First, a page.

Nearly 4 million Texans lost power during a historic ice storm last week, a storm that ravaged a broad swath of the country. As PJ Media’s Bryan Preston noted, two highly-touted forms of green energy, wind and solar, took big hits during the blackout. Natural gas energy production increased to compensate for it. Another energy source proved rather reliable during the blackout, however. This energy source does not involve fossil fuel emissions, but climate activists often ignore it.
This more reliable energy source is none other than nuclear power. While nuclear power did take a hit during the Texas blackout, three-quarters of Texas’ nuclear power plants remained online. Even the dip in nuclear energy production should allay Americans’ fears about the safety of nuclear power.
As The Washington Examiner reported, one of the two reactors at the South Texas Nuclear Power Station shut down during the storm, knocking out about half of the station’s 2,700 megawatts of generating capacity. The second reactor at the plant continued operating as normal, providing more than 1,300 megawatts of electricity.
The Comanche Peak nuclear plant, Texas’ other two-unit nuclear facility, continued running as normal during the blackouts. That means only one of Texas’ four nuclear reactors went offline during the storm.
Nuclear power plants usually weather storms rather well, providing carbon-free power around the clock. Yet as Texas Railroad Commissioner Wayne Christian pointed out, the Electronic Reliability Council of Texas (ERCOT) did not build up Texas’ power plants to face cold weather, despite a federal report warning about this weakness over a decade ago.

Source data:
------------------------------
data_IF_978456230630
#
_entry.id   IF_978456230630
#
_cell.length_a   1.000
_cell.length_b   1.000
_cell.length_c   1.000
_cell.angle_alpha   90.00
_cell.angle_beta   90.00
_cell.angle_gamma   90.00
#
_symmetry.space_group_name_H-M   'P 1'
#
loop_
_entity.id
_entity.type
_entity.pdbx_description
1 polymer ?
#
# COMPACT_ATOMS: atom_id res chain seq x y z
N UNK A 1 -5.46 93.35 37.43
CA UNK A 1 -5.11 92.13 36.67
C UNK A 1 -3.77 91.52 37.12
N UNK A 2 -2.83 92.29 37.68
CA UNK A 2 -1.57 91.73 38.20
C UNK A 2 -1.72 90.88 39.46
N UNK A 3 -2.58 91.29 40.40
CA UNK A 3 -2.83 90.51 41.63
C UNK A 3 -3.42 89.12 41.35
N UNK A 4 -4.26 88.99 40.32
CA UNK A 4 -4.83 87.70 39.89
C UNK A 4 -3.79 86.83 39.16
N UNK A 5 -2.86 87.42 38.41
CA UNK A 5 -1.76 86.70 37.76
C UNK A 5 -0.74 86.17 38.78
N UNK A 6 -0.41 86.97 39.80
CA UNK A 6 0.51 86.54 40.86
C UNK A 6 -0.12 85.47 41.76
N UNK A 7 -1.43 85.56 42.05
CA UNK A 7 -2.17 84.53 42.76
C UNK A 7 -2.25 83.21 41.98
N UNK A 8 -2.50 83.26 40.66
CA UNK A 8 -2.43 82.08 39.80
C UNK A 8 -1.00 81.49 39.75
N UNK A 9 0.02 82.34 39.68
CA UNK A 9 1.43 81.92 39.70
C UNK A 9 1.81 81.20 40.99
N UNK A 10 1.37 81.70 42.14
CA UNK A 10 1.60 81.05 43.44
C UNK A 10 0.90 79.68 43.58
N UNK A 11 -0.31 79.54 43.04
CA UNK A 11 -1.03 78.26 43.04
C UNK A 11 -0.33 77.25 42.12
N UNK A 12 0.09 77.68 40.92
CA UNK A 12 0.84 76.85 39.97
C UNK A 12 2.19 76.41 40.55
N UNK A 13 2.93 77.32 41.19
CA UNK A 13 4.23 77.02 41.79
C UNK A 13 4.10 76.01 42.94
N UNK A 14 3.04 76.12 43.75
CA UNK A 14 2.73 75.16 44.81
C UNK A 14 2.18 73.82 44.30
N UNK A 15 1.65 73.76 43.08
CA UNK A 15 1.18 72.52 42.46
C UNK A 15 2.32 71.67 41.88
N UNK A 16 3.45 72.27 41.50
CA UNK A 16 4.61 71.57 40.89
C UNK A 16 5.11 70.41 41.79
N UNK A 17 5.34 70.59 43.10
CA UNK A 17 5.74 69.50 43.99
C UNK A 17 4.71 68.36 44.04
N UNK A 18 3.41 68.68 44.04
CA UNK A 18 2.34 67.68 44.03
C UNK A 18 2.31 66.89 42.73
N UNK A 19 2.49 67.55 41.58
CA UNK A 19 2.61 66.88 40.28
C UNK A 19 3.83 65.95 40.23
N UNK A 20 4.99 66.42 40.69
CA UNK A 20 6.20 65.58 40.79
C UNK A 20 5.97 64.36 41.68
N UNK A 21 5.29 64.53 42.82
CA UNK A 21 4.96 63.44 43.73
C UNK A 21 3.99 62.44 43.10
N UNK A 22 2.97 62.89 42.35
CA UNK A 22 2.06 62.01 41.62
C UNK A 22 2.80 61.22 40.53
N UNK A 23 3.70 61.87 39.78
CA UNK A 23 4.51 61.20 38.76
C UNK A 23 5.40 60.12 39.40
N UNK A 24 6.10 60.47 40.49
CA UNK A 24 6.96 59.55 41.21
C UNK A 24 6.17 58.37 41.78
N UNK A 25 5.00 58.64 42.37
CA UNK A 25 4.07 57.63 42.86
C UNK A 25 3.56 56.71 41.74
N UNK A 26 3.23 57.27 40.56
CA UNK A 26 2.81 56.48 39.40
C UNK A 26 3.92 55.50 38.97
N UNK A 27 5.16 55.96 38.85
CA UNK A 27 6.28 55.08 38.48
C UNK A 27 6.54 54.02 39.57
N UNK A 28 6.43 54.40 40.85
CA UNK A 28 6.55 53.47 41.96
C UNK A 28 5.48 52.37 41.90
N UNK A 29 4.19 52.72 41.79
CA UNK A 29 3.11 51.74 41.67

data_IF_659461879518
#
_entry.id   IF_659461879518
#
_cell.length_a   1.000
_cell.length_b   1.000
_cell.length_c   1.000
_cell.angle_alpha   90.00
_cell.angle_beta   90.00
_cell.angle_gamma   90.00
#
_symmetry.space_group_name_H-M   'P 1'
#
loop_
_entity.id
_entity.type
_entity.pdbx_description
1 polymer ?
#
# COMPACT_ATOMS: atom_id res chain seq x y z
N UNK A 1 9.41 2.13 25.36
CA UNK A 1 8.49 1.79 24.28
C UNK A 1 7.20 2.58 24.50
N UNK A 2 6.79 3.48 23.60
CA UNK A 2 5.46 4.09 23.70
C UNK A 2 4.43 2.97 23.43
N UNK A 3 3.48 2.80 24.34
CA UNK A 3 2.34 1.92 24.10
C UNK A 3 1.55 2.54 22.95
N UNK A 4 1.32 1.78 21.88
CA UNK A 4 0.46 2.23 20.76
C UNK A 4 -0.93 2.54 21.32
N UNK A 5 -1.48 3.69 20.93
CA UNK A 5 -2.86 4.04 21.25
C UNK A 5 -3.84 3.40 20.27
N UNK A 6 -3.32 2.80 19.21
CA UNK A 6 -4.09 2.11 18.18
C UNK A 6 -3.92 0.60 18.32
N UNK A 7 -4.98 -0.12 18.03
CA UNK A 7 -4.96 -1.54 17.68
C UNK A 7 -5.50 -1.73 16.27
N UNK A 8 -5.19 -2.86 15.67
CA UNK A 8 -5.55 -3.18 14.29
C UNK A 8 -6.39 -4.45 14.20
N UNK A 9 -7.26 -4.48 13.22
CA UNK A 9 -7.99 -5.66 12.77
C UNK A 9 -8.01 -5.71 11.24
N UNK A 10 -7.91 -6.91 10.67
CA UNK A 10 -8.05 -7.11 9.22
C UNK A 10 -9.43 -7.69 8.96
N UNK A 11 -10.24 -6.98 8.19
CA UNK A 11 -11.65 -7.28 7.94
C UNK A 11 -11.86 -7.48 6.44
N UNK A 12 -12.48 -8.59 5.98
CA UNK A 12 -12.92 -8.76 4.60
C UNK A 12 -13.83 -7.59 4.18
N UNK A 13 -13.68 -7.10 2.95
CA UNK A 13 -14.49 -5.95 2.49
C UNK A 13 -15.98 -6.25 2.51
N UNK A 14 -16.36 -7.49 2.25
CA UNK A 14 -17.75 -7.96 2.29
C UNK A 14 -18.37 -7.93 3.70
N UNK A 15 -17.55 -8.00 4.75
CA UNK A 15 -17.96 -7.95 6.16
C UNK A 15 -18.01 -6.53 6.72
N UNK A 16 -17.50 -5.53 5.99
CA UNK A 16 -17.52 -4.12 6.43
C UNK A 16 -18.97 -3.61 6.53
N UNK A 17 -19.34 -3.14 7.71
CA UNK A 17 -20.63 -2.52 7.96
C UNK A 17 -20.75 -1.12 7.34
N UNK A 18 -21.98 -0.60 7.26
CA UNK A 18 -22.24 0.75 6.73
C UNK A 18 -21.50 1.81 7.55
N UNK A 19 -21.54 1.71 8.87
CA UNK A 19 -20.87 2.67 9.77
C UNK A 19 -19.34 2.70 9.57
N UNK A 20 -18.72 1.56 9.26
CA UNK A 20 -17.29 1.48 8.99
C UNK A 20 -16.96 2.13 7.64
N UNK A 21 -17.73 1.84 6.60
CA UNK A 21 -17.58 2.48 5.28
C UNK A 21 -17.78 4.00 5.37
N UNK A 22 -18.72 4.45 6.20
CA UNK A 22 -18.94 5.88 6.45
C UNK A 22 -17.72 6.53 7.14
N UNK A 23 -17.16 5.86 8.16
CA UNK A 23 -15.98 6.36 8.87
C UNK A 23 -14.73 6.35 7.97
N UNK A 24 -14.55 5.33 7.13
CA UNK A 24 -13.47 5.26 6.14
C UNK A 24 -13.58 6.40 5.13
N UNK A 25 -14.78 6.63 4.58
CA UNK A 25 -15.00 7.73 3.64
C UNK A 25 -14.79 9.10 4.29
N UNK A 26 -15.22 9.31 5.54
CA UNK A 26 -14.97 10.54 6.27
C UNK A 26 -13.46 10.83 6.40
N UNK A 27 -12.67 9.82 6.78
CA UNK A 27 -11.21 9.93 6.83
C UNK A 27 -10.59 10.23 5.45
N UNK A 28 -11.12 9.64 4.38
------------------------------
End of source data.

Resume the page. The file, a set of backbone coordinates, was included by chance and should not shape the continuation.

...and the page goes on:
“It’s very rare for weather issues to shut down a nuclear plant,” Brett Rampal, director of nuclear innovation at the Clean Air Task Force, told The Examiner. “Some equipment in some nuclear plants in Texas has not been hardened for extreme cold weather because there was never a need for this.”
The Nuclear Regulatory Commission reported that the reactor shut down due to a disruption in a feedwater pump to the reactor. The shutdown did not pose any danger to the reactor itself. Rather, the storm tripped one of the reactor’s normal safety operations protocols.
“It was the connection between the power plant and outside systems,” Alex Gilbert, project manager at the Nuclear Innovation Alliance, told the Examiner.
The reactor shutdown only cost about 1,280 megawatts of the 30,000 megawatts of outages at the peak of the crisis last Monday. Nuclear power normally provides about 11 percent of Texas’ electricity. The availability of nuclear power (75 percent of expected capacity) remained higher than the availability of gas (at 60 percent of expected capacity, Gilbert said.
According to data from the U.S. Energy Information Administration, nuclear energy remained extraordinarily constant compared to wind and solar energy.
“The takeaway from this storm should not be the failure of fossil fuels, but the failure of leadership at ERCOT and the dangers of relying on intermittent, unreliable forms of energy like wind for a quarter of our energy needs,” Wayne Christian, the Texas Railroad commissioner, argued. “It shows as clear as day that the goal of 100% renewables by 2035 is unrealistic and attempts to get there will only increase suffering and harm Texas families during adverse weather conditions.”
The bottom line? “Had Texas been using 100% renewables, we would have had 100% blackouts.”
While nuclear is not considered a renewable energy source, it provides the most reliable alternative to fossil fuels. Climate alarmist predictions of doom from fossil fuel emissions have failed to come to pass, but if climate alarmists were serious about supporting reliable energy sources that do not involve fossil fuels, they would champion nuclear energy.